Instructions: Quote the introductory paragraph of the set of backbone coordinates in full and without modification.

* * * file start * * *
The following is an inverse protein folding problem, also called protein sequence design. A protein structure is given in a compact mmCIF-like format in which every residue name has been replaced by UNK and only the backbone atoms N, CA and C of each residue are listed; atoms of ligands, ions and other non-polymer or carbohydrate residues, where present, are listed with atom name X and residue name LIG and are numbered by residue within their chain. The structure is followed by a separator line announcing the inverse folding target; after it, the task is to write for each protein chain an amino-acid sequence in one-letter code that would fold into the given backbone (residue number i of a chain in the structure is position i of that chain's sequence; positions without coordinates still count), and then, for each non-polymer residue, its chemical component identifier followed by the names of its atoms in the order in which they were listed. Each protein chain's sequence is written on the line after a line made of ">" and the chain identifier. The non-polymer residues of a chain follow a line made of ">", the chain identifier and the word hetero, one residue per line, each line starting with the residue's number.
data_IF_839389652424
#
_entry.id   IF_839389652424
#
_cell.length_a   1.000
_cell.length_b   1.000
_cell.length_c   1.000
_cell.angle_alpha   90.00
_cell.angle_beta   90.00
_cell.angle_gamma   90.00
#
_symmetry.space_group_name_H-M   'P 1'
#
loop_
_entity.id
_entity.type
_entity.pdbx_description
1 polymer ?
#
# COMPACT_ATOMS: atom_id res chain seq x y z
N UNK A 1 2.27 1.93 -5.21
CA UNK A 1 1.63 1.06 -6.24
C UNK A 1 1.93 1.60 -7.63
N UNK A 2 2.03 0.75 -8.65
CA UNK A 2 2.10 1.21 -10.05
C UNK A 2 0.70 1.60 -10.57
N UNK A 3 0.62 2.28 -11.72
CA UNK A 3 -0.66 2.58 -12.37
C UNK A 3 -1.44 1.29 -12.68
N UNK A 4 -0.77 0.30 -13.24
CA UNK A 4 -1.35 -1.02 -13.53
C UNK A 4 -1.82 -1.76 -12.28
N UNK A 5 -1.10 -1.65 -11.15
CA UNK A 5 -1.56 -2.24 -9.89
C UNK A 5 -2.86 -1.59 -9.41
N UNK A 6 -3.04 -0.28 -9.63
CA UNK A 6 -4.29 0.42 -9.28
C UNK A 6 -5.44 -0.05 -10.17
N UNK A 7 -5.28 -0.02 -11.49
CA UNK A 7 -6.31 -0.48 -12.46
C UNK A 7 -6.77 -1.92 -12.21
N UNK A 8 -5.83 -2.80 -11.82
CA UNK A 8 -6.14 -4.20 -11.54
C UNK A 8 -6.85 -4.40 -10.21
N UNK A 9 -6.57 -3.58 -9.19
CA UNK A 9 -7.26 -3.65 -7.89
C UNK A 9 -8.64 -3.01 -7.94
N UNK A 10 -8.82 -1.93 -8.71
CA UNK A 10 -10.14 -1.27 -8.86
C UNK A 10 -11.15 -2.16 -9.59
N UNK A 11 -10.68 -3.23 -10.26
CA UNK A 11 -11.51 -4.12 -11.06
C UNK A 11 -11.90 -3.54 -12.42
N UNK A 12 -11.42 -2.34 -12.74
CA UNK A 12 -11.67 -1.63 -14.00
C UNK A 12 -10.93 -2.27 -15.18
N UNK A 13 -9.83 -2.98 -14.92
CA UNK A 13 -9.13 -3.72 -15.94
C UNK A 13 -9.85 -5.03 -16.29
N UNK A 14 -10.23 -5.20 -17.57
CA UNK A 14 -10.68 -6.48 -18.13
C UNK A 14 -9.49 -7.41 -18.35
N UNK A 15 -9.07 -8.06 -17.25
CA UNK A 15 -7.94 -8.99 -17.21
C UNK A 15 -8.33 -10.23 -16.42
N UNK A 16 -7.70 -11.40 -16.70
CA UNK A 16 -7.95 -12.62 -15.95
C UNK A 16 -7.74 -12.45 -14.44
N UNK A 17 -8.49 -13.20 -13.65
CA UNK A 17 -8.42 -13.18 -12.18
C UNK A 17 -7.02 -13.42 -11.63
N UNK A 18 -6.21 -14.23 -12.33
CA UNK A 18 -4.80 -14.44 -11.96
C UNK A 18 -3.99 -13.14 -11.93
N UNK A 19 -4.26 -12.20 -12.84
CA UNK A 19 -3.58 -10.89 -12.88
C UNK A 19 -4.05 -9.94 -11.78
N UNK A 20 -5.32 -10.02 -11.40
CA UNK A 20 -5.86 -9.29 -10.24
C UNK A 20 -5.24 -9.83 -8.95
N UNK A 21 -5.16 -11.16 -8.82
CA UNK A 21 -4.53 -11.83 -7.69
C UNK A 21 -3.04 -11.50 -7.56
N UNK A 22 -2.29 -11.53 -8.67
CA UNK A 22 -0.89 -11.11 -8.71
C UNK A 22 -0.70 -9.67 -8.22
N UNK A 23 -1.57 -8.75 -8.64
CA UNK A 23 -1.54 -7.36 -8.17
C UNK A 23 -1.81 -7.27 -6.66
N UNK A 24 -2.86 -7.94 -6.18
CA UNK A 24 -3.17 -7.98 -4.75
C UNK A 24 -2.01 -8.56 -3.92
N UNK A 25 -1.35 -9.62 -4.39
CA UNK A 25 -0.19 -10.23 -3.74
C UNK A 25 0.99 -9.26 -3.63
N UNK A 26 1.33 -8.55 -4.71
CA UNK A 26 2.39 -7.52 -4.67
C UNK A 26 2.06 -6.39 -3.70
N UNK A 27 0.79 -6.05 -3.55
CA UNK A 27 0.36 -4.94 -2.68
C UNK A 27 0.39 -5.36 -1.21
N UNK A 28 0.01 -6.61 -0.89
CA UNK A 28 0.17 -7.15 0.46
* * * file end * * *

The following is an inverse protein folding problem, also called protein sequence design. A protein structure is given in a compact mmCIF-like format in which every residue name has been replaced by UNK and only the backbone atoms N, CA and C of each residue are listed; atoms of ligands, ions and other non-polymer or carbohydrate residues, where present, are listed with atom name X and residue name LIG and are numbered by residue within their chain. The structure is followed by a separator line announcing the inverse folding target; after it, the task is to write for each protein chain an amino-acid sequence in one-letter code that would fold into the given backbone (residue number i of a chain in the structure is position i of that chain's sequence; positions without coordinates still count), and then, for each non-polymer residue, its chemical component identifier followed by the names of its atoms in the order in which they were listed. Each protein chain's sequence is written on the line after a line made of ">" and the chain identifier. The non-polymer residues of a chain follow a line made of ">", the chain identifier and the word hetero, one residue per line, each line starting with the residue's number.